I’m guessing I don’t have to explain why this creeped me out, but just in case…
Who offers free child care? Why are they motivated to do this? Are they a cult? Pedophiles? Some fringe culture church that can’t see past the weirdness of their offer because of their ideological fanaticism?
Spray paint? Really?
No name, no affiliations listed, no license referenced, nothing. Just trust me; I have some paint and time on my hands, so bring your kids on by!
What bothers me more is that we live in a poor community, and I’m guessing there are some folks who are desperate enough to take them up on their offer. My hope is that the offer is purely one of innocent generosity, and that it’s the cynicism of our culture seeping through me that’s giving me the willies.
But that’s just it; the fact that such an offer is creepy says a lot about us and the world we live in.
I started to wonder how people would react to a guy like Jesus today, some well-meaning wanderer who strolls into town with his entourage and says “Let the little children come to me.”
Umm, yeah. Nothing personal, Jesus, but without a criminal background check, some solid references and a look at your licenses, I think we’ll have to pass.
There’s a part of me that still wants to see the best in all people. But more often than not, that idealism get squashed by some dark secret that was lurking, just below the surface. so are we just more aware of our sickness. more paranoid, or have we really all fallen so far?
I know the evangelical right will howl about the moral decay of our world, but I’m not convinced it was any better in the past. After all, in the not-so-distant past we had public lynchings, rampant public sexism, homophobia (though this is still with us, just more subtle) and so on. I think the difference is that we used to be more homogenous in our subcultures. Few people crossed the lines from one group into the next. Communities were fairly small, closely knit and not particularly fluid. So we knew one another, or at least we felt like we did. Sure, there was still alcoholism, exploitation, rape and murder, but we were usually able to compartmentalize it as something that happens “out there.”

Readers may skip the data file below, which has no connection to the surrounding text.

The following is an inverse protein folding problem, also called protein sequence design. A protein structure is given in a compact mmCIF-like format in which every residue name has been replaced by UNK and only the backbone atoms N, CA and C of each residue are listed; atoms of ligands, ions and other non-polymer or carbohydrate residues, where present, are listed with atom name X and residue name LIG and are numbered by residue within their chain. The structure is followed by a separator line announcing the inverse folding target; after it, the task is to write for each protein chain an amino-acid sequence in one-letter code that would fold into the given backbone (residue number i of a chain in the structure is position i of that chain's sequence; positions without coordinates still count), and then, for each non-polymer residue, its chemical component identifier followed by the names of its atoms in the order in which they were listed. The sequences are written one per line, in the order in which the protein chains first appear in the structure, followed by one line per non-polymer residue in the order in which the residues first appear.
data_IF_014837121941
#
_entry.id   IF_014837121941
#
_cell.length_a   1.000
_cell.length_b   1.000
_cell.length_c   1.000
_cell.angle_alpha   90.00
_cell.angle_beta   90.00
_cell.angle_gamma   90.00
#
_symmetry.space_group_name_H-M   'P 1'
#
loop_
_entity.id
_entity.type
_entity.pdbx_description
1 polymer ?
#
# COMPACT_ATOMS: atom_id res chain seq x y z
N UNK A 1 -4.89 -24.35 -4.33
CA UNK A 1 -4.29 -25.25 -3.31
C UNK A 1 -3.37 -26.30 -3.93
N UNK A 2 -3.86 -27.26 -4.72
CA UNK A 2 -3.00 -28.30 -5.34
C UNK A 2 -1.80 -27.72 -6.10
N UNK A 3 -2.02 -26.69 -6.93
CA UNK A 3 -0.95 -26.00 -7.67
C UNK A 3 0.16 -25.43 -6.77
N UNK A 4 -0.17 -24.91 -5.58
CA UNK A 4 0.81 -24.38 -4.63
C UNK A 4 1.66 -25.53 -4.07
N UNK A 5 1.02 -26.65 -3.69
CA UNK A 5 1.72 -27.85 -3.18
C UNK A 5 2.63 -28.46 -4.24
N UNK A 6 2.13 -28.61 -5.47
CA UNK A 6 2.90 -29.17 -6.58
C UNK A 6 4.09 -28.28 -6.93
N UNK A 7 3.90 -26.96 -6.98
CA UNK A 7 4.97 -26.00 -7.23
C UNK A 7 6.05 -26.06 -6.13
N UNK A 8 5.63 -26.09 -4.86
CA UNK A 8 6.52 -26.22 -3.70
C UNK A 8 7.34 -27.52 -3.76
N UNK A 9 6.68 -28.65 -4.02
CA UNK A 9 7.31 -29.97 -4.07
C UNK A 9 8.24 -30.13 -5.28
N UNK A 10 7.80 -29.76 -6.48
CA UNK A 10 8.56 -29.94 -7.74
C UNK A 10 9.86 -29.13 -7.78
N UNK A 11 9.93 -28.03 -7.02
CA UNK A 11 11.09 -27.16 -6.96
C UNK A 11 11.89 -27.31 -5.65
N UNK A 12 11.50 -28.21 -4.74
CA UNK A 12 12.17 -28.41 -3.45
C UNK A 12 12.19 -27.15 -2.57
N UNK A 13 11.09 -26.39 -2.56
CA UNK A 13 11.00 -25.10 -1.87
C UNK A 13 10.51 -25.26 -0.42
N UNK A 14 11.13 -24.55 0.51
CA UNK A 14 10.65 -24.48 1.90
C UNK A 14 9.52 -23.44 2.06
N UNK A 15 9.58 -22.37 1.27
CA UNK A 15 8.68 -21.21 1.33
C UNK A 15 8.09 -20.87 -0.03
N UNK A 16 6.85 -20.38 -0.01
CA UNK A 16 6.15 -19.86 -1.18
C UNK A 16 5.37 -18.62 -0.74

But now there really is no “out there” any more. Granted, we do have some members-only groups and gated communities, but for the most part, our social boundaries have thinned in many respects. There are still distinct differences, but we face one another, good, bad and ugly. And such unpredictability has had more than one effect on our psyche: we’re more open and generally more accepting, but we’re also more suspicious.
I’d like to think that, if Jesus showed up on our doorstep – though it’s arguable that he does every day in the form of my neighbors – I wouldn’t ask for his paperwork. But on the positive side, the fact that his skin color, language, customs and economic status might be different than mine wouldn’t be as much of an issue as it might have been in the past.
I like to think of the suspicions as social growing pains, feeling our way along blindly in the dark, not so sure where the boundaries are any more. Good or bad, it’s our new reality.
But from a parent of two kids, a bit of advice: don’t spray paint a sign for free child care and expect me to show up any time soon. I’m inclined toward a healthy dose of paranoia when it comes to my kids, and although you may be nice folks, your signs are just weird.
Christian Piatt is an author, editor, speaker, musician and spoken word artist. He co-founded Milagro Christian Church in Pueblo, Colorado with his wife, Rev. Amy Piatt, in 2004. Christian is the creator and editor of “Banned Questions About The Bible” and “Banned Questions About Jesus.” He has a memoir on faith, family and parenting being published in early 2012 called “PREGMANCY: A Dad, a Little Dude and a Due Date.” For more information about Christian, visit www.christianpiatt.com, or find him on Twitter or Facebook.